Lastly, a 14th congressional seat isn't the only new thing coming to North Carolina. Tech giant Apple picked the Raleigh area for its first East Coast campus. That could mean as many as 3,000 new jobs in the coming years. WFAE and the Charlotte Ledger Business Newsletter took a deep dive into what Apple's move means for the state — and for taxpayers.

Matias Cruz
Apple says it's building a campus in Wake County.


New ASC President Talks About Where Organization Is Headed

Charlotte’s Arts & Science Council is working to support more culturally diverse and grassroots organizations. The effort follows its Cultural Equity Report admitting that organizations of color received less funding than larger organizations.

Drama Students Can Use Matthews Facilities After CMS Limits Audience

Students at Providence High may use facilities owned by the town to perform "Spamalot" in front of family, Mayor John Higdon said. This comes after CMS said such an event could only be performed before students and staff for safety reasons.

Duke Energy Sees Renewable Energy Growing To 23% By 2030

Duke Energy says it expects to triple the amount of renewable energy it produces by 2030. That's among the goals in the Charlotte-based company's annual sustainability report out Wednesday.

The Monroe solar farm, on about 400 acres off South Rocky River Road, has about 684,000 solar panels.
David Boraks
Duke Energy's Monroe solar farm, on about 400 acres off South Rocky River Road, has about 684,000 solar panels.

Charlotte's E4E Relief Helps Companies Help Employees In Need

The coronavirus pandemic has helped speed the establishment of employee disaster relief programs at companies nationwide. That's bringing more business to Charlotte-based E4E Relief, a subsidiary of the Foundation For The Carolinas that runs these kinds of programs.

Violence Interruption Program Moves Forward After Pandemic Delays

The Mecklenburg County Health Department is moving forward with plans to establish a violence interruption program in hopes of stemming violent crime, especially gun violence, in Charlotte.


The pandemic created a host of immediate challenges, but the key to long-term economic recovery is teaching North Carolina’s children to read. That’s according to state lawmakers who recently passed a new “science of reading” bill and a group of CEOs who gathered recently to support that strategy.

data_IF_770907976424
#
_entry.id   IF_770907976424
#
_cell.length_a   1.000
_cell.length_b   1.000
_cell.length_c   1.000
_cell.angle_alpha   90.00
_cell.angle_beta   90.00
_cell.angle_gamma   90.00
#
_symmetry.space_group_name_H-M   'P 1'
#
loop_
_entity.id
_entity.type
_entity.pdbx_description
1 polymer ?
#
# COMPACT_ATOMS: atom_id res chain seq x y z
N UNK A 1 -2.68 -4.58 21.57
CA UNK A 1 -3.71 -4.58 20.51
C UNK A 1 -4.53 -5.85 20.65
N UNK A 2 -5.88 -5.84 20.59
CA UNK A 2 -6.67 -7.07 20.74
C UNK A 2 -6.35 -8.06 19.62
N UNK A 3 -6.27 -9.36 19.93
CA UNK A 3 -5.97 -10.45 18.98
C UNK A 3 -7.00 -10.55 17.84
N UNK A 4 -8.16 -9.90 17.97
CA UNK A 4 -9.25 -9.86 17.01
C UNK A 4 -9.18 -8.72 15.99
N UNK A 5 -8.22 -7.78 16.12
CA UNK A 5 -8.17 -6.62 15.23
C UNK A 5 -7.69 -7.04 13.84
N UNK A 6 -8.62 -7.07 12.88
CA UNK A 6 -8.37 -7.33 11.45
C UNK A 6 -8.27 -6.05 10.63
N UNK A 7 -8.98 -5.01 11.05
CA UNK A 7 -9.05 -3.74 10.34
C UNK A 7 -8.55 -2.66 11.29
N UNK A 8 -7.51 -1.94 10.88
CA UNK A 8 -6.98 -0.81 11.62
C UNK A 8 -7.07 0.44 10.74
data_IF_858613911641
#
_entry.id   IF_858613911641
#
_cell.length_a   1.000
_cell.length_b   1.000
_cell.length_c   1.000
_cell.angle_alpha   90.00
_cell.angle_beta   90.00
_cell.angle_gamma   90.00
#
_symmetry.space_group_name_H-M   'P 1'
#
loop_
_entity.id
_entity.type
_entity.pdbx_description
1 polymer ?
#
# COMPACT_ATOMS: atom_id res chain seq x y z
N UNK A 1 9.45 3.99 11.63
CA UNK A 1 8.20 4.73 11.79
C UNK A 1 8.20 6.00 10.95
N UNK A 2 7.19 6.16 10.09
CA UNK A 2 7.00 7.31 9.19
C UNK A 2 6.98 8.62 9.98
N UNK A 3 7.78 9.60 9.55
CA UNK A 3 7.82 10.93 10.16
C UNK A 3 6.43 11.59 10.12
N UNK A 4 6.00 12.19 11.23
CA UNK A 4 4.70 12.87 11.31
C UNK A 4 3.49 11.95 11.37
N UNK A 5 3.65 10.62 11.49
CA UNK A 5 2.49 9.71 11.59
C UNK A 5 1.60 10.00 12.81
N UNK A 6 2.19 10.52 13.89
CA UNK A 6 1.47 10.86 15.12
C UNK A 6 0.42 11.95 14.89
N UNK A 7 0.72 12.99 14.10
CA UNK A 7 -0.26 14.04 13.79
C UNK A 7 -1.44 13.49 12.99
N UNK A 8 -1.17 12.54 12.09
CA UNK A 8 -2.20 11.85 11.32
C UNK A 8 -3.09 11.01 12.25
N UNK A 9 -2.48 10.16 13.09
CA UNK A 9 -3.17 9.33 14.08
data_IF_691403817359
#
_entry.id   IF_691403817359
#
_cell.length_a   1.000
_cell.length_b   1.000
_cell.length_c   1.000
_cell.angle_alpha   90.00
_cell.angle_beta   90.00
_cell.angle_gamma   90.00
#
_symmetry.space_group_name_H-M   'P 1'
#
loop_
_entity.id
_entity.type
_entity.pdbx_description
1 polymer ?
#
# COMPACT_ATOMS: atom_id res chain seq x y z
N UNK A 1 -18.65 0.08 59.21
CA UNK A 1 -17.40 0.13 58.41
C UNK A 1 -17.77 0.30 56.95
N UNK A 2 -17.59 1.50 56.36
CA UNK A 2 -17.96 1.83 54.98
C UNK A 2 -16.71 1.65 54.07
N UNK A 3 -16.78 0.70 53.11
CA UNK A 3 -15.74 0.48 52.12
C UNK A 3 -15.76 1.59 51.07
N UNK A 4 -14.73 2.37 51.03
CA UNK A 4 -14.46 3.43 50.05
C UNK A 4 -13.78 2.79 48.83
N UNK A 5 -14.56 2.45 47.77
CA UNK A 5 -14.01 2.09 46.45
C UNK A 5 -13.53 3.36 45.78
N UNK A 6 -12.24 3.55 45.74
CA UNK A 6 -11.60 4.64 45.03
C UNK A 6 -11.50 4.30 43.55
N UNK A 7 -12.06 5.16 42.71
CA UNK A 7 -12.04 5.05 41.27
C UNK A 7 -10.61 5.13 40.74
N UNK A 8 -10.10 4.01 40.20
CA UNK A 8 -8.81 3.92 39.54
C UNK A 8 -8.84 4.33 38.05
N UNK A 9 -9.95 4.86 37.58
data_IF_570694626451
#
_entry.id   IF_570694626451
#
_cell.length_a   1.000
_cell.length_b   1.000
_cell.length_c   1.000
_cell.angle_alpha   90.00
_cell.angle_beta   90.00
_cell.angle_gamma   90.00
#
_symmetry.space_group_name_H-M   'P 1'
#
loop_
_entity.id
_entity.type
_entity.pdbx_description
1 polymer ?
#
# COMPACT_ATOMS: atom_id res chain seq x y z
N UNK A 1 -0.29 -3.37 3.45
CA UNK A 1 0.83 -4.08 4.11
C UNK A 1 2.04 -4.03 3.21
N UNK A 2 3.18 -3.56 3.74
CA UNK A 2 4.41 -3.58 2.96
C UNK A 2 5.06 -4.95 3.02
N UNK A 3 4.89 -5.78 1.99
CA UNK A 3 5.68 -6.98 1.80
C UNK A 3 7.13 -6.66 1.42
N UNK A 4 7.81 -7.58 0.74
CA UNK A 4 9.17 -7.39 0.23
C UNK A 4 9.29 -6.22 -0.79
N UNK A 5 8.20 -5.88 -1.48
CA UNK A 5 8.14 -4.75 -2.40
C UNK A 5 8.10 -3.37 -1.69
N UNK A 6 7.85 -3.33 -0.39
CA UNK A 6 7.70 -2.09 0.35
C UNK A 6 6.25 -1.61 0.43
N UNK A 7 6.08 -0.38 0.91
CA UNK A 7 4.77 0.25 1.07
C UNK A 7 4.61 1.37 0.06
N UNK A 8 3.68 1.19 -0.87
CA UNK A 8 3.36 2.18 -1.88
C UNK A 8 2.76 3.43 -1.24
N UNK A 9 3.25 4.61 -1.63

Meanwhile, Charlotte leaders have announced an effort to wipe out homelessness and expand affordable housing within five years. It's not the first time Charlotte has tried this, but some think this has a better chance at succeeding.

Huntersville reading photo.jpeg
Ann Doss Helms
A Huntersville Elementary student works on a reading lesson.


Restaurants, food trucks and other businesses in the food industry will be able to apply for federal grant funding next week to help them recover from the economic impact of the coronavirus pandemic.


Adrian Miller lives in Colorado, but he has more than earned his merit badge as an honorary Southerner. In the latest SouthBound, Tommy Tomlinson interviews the James Beard Award-winning food writer and author of the new book "Black Smoke," about Black barbecue pioneers.


In the latest installment of Still Here, WFAE's series on resiliency in the wake of the pandemic, reporter Sarah Delia speaks with a woman about surviving COVID-19 with the help of her family — who refused to let her give up hope.


The guilty verdict in the death of George Floyd surprised a lot of people — especially Black Americans who are so used to these decisions going the other way. WFAE’s Tommy Tomlinson, in his On My Mind commentary, wonders if the verdict will have a deeper meaning.


The killings of two transgender women in Charlotte put the LGBTQ community on alert. It’s nothing new for that community. They have long been susceptible to violence, harassment and discrimination. Now, some of that pressure is coming from lawmakers here and around the country. These pressures also lead to more mental health issues than the rest of the population.